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Feb / Mar 2011
Tied up

WRITER: Sandra Peters

It’s a revival of sorts, neither the first, nor the last. Men of many generations tried to shake the obligation to wear tie, and while ‘La Cravate’, has never been entirely gone from the corporate landscape, its reign was less pronounced in the 1980s and 1990s. Today, male employees are not only expected to do their job with the utmost competency, they also have to dress the part.

Historically worn by Chinese soldiers during the provincial wars in Japan, the tie later took up residence in France during the reign of Louis XII. The king had been campaigning for the recruitment of Croatian soldiers and they, as part of their uniform wore a long knotted piece of fabric around the neck. Some historians are therefore of the belief the word ‘cravate’ derives from the word Croat.

A lacy and silky fashion statement of the rich, the tie’s victorious march led first through Europe and over the following 200 years reached even the most remote corners of every continent. 

With the Industrial Revolution a rather practical generation of ties emerged; they had become longer, yet slimmer. This predecessor of our 140cm standard necktie was called a ‘Regate’; its advent, eliminating the privilege for the royal and the rich, made the tie accessible to all, and a staple in every businessman’s wardrobe.

In 1926, Jesse Langsdorf, an inventor out of New York, had the idea to cut the tie in diagonal direction over the fabric. Today the standard technique, it creates a product that holds its shape, and is overall less prone to soiling. 

In the 1930s pioneers of the women’s liberation movement dressed with a definite touch of the masculine; the tie symbolised their fight for equal rights. Then, just as now, women sporting tie were considered utterly charming, the masculine accessory accentuating their feminine appeal. It is no coincidence that George Sands, the famous spearhead of women’s lib, was known to have a string of lovers.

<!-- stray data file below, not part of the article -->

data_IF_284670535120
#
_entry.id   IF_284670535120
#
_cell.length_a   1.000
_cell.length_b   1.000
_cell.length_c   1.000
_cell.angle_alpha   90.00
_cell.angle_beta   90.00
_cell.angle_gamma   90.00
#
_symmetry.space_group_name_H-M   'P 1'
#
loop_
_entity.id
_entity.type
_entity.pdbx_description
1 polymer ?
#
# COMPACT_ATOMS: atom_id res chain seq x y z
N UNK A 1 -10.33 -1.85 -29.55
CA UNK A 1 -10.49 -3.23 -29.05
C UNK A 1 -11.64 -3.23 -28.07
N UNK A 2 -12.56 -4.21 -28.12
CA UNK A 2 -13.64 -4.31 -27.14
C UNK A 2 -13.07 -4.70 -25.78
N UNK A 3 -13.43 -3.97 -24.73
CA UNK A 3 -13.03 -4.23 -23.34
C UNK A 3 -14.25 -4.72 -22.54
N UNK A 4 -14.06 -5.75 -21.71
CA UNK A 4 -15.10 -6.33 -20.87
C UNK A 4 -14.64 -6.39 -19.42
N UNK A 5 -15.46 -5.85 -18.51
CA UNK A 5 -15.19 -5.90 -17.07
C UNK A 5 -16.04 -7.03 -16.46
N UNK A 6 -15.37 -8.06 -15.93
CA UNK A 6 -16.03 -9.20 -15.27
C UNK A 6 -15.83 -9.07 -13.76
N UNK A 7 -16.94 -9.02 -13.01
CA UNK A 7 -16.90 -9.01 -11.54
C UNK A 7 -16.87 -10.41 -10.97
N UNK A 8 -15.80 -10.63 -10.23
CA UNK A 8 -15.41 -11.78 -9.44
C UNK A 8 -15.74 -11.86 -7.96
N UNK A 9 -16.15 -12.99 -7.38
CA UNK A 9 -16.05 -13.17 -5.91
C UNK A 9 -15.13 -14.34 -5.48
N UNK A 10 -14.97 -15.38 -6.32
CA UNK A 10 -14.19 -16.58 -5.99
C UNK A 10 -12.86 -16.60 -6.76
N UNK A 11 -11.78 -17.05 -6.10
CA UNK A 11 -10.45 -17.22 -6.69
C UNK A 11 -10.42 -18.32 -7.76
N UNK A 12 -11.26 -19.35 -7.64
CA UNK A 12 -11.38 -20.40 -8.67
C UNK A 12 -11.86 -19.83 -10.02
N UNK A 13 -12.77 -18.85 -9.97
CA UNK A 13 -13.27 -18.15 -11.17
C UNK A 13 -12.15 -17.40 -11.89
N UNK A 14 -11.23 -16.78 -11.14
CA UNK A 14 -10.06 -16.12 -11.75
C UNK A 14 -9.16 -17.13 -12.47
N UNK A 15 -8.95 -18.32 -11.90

While it remains a free fancy for us women, men, traditionally less required to engage at the fashion front, should know that following a few simple rules, will make the tie-drama less painful: 

1. While it should of course reflect your personality somewhat, you must evaluate the tasteful combination of your tie with your shirt (refer to page 86 and 87 for more on this topic). Also don’t forget to choose a suitable shirt collar as this is what frames your face. 

2. Cartoon neckties are taboo, even the tiny black-on-black ones.

3. Choose only ties made from fine silk. Avoid the loosely wound, wide ties and the plastrons – unless you’re after the dandy look and the reputation that goes with it.

Now make sure to look after your tie as it’s almost impossible to remove stains form silken ties, but taking the fast track to your trusted drycleaner is your best bet. Also try not to wrinkle it, as silk ties are likely to perish under the iron. If it does need some straightening out then try hanging it on a special tie rack for a couple of days and leave the rest to gravity, fibre relaxation, and humidity.

Remaining ‘sans carvate’ is a luxury that, alas, can only ever be afforded by the most powerful man in the room. As the saying goes, “If men can run the world, why can't they stop wearing neckties? How intelligent is it to start the day by tying a little noose around your neck.” For all but a select few, you’ll never have a choice in the matter.

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